Turn your results section into art: Supplementary Data

I’ll admit it’s not really poetry. I’d probably have called it microfiction, but for the presence of a few extra line returns. But the editor liked my entry into the American Society for Biochemistry and Molecular Genetics Poetry Contest enough to give me a prize. OK, it’s not a cash prize, but I will get to read my poem in front of a crowd of boozing biochemists at the epic brain overload that is Experimental Biology 2012. Though I will have to get my skates on to make it to the brewery in time for the EB2012 TweetUp.

But the point of this post is not to gloat about my incredibly glamorous life, it’s to propose an entirely new genre of literature. Let me begin with my award-winning poem:

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Consistent with this, cell extracts from the iba57Δ strain showed virtually no aconitase activity (Fig. 2A).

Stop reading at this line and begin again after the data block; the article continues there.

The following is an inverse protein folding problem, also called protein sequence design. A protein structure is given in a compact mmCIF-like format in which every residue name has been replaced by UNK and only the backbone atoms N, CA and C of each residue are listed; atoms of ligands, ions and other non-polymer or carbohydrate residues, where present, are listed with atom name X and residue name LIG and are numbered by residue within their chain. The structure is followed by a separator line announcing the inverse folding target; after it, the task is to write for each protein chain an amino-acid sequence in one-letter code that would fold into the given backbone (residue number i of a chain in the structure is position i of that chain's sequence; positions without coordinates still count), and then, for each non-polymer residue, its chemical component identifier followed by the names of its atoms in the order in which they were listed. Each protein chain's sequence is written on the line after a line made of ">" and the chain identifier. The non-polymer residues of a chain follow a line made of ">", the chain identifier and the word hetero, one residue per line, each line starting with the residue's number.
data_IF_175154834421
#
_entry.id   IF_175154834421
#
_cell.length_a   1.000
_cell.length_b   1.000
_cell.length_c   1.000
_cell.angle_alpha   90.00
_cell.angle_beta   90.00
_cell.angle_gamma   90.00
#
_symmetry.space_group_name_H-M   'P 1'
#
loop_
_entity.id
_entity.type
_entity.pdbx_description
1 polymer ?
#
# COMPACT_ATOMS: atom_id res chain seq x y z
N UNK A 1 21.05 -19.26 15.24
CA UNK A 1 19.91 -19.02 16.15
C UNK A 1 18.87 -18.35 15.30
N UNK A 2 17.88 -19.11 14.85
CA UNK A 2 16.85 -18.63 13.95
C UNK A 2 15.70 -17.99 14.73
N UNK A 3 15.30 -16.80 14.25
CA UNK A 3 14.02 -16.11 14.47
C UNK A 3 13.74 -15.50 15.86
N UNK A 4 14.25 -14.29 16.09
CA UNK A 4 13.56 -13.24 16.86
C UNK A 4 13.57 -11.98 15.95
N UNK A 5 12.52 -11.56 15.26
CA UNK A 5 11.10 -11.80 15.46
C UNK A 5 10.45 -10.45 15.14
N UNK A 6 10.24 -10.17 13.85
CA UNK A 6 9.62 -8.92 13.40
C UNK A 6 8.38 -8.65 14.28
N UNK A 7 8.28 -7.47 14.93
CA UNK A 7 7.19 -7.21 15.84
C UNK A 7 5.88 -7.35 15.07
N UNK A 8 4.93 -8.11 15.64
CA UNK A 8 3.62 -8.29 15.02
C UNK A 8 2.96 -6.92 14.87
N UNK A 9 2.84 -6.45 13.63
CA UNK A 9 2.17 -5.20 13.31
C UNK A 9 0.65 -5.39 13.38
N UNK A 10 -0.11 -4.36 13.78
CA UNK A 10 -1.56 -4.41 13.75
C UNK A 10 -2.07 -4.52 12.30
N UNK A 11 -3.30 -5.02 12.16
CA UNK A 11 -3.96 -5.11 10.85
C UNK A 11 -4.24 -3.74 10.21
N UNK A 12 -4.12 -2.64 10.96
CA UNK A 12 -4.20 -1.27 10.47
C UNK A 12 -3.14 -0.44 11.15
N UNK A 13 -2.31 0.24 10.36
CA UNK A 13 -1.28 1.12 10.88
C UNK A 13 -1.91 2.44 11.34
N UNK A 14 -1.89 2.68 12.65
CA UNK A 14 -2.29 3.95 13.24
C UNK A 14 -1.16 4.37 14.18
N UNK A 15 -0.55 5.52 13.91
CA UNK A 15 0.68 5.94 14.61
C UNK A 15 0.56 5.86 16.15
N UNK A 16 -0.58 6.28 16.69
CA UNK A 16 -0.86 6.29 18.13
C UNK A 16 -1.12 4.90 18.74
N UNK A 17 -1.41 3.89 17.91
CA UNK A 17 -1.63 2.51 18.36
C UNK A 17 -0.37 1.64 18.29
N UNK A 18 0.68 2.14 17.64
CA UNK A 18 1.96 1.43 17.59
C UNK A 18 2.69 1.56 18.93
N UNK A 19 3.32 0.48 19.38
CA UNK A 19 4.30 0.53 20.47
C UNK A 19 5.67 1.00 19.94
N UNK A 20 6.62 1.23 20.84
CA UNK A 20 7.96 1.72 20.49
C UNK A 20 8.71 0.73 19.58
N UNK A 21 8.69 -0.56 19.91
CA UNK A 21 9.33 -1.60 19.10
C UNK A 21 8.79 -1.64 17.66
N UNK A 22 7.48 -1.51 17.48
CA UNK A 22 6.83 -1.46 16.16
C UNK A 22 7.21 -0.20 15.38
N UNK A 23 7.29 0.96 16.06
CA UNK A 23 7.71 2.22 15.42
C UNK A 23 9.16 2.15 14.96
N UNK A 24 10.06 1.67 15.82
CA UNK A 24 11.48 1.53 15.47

In a well-lit, windowless cupboard alone
with a chirping machine,
a bucket of melting ice
and a persistent smell,
I danced.

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The title of my almost-poem is a direct quote from the results section of one of my academic papers: Mitochondrial Iba57p is required for Fe/S cluster formation on aconitase and activation of radical SAM enzymes. The sentence that I chose describes the conclusion of a painful series of experiments that were profoundly important to my ability to graduate with a PhD, but you would never know that from the paper. All you would know was that the iba57 mutant had no aconitase activity.

A proposal